How To Import Dog And Cat Into Canada
Your how to guide on pet imports into Canada
When importing puppies, dogs, kittens, or cats, you must know what is involved in the process. Many parties such as Customs and other Participating Government Agencies have regulations that must be followed.
Note: During the COVID Pandemic, the border between Canada and the U.S. remains closed to non-essential travel. This is affecting Canadian buyers of animals’ bred in the U.S. as they are unable to drive across the border to pick them up. Many people are wondering how they can bring their pets to Canada.
- Accompanying (self transporting) your personal dog or cat across the border that was purchased in the U.S. and bringing it to Canada does not require a formal entry. However, shipping your personal pet (unaccompanied) does. Importing a dog that is for sale, adoption, breeding, show, exhibition, scientific research, or for animal welfare organization is considered a commercial importation and requires a formal entry as described on this page.
- Your pet will undergo a visual inspection at the border to ensure it is free of disease and well enough to travel
- In Canada, each provincial and city authority may have specific restrictions. Please see your area’s restrictions before importing
- It is recommended that you begin the import process 30 days before the date of importation to allow all parties to prepare
- A dog import permit may be required if the animal is younger than 8 months of age. (some exemptions are in place for temporary entry into Canada if younger than 8 months old.) A dog permit is not required for dogs older than 8 months
- Pets will require microchips if younger than 8 months old (personal pets are exempt)
- Dogs and cats bred in a country outside of the country could harbor disease not experienced in Canada. Therefore special procedures and requirements are in place at the border to protect pets residing in Canada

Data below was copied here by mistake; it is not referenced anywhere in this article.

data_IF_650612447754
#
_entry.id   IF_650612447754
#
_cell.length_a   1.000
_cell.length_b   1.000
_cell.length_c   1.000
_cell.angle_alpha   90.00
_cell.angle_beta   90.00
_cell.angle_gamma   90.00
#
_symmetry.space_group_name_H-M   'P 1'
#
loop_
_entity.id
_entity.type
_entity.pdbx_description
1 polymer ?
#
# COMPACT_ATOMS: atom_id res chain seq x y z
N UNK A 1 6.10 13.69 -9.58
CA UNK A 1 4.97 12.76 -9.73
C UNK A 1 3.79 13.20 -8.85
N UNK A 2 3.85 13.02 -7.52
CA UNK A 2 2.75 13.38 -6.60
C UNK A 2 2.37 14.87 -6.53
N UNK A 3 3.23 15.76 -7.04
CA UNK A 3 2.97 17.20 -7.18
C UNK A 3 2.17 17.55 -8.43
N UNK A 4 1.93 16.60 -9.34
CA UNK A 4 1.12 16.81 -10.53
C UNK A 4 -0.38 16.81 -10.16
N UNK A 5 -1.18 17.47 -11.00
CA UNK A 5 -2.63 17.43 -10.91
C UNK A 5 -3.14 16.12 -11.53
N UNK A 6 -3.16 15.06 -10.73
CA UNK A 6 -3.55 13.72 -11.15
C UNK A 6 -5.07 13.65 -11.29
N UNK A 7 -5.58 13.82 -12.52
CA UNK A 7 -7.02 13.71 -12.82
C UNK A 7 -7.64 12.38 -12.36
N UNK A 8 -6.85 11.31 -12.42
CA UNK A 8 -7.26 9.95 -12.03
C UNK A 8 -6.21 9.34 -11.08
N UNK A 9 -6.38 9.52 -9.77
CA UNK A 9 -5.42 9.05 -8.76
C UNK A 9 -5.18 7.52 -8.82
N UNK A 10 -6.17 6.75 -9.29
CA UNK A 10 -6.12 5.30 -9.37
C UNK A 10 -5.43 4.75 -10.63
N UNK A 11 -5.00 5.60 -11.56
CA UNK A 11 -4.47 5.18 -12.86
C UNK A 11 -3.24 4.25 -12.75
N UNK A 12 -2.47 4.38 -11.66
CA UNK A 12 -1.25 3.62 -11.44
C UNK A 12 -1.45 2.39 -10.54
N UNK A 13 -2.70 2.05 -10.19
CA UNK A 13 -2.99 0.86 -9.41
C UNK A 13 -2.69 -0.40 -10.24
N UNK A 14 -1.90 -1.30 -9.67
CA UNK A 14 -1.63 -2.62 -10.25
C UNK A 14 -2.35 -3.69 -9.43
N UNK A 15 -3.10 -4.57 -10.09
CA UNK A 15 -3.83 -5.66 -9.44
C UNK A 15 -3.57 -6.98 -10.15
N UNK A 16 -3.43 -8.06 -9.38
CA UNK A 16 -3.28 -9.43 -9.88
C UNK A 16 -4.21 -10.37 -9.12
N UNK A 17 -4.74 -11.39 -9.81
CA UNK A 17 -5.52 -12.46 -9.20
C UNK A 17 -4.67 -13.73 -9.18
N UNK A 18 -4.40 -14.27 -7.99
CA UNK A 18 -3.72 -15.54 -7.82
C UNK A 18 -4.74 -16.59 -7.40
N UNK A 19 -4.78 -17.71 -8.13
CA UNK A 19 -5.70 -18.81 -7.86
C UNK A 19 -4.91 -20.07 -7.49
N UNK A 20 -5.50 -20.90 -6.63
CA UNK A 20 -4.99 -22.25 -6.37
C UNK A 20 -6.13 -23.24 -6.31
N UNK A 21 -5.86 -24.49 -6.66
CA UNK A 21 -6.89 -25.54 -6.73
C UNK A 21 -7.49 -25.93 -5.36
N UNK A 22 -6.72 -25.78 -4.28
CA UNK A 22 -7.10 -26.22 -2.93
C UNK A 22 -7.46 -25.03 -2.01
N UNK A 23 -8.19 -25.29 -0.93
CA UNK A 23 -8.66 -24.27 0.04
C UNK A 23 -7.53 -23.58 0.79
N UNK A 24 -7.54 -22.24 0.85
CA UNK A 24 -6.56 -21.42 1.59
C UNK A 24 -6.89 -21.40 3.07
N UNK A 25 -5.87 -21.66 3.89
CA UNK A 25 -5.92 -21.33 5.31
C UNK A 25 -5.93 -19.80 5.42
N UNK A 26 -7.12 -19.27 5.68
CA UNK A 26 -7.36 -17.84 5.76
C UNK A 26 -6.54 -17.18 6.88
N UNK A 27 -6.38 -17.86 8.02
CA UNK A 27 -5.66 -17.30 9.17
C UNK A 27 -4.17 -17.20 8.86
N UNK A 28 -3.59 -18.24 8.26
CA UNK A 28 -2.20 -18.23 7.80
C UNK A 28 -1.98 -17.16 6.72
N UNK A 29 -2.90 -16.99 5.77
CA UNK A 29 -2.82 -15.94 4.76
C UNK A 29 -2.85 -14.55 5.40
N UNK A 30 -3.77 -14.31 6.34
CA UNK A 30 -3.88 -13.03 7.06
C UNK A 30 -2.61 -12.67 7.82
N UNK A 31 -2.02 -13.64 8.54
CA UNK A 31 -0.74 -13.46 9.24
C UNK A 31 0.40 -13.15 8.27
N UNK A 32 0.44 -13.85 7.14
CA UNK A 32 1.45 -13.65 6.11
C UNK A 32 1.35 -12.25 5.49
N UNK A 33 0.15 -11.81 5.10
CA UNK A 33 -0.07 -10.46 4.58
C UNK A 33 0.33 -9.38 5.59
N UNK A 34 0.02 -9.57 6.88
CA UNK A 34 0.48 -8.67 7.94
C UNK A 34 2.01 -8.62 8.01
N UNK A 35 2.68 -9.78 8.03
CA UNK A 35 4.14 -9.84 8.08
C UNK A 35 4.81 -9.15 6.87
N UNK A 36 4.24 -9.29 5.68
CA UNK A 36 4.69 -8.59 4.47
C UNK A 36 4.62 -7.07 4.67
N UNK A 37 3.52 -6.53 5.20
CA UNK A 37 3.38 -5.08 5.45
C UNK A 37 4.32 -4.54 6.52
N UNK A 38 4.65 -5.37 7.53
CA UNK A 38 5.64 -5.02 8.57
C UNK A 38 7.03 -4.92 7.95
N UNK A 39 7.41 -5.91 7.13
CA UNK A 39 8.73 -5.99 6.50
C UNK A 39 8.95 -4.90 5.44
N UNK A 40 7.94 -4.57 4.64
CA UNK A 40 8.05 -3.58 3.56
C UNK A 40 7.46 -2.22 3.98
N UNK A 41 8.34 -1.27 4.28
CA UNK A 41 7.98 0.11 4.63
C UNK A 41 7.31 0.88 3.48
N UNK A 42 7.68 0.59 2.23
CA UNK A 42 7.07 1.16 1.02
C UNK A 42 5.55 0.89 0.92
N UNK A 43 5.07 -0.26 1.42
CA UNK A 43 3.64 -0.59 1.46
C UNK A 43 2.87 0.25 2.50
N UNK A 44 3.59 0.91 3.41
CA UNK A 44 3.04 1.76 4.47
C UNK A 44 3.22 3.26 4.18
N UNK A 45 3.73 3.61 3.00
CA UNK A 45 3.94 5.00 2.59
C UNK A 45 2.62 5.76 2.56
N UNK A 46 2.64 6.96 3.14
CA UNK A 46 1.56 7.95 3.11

- Animals must undergo an examination by a qualified veterinarian in the country of origin (the U.S.)
- For dogs and puppies, a rabies vaccination certificate must be provided along with other vaccinations as outlined by the Government of Canada
- Duty and tax must be paid upon importation into Canada for all goods valued at $20.00 and greater
- The rate of duty is determined by the tariff of the commodity being imported, the value of the goods and, the origin of the goods.
- Certain import documentation is required to be presented to the border services officer at the port of entry.
- Your import may be subject to a customs review, inspection or audit prior to, or after the importation. Additional fees may be levied by the Government of Canada for these services.
- You are required to keep your import records for six years following the date of import and can be audited by Customs at any point during this time.
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FAQ: Pet, Dog, Cat Imports
For personal pets entering from the U.S.:
- Rabies vaccination certificate (Dog’s and *Cat’s older than 3 months of age) (if your pet does not meet these requirements you will be required to have it vaccinated within two weeks of entering into Canada)
- Proof of age
For commercial, pets entering from the U.S.:
- A Rabies vaccination certificate (Dog)
- A commercial invoice that lists the value of the import
- A dog import permit (If the dog is younger than 8 months old or older than 8 months and being imported on a temporary basis for a show or competition).
Personal pet imports are duty-free.
Commercial animal importations require a value for customs and therefore duty.
The Canadian Veterinary Medical Association recommends quarantining your dog for 14 to 30 days upon entering into Canada. They also recommend that you monitor for illness during this time and keep the animal away from other animals and high-risk people.
If importing a dog for commercial purposes, it is recommended that you begin to get your documentation in order 30 days prior to crossing the border.
A CFIA/ACIA 5860 is the Canadian Food Inspection Agency’s Dog Permit application. It is required from all dogs entering Canada for commercial purposes if they are younger than 8 months old.
The Canadian Veterinary Medical Association recommends microchipping your imported pet.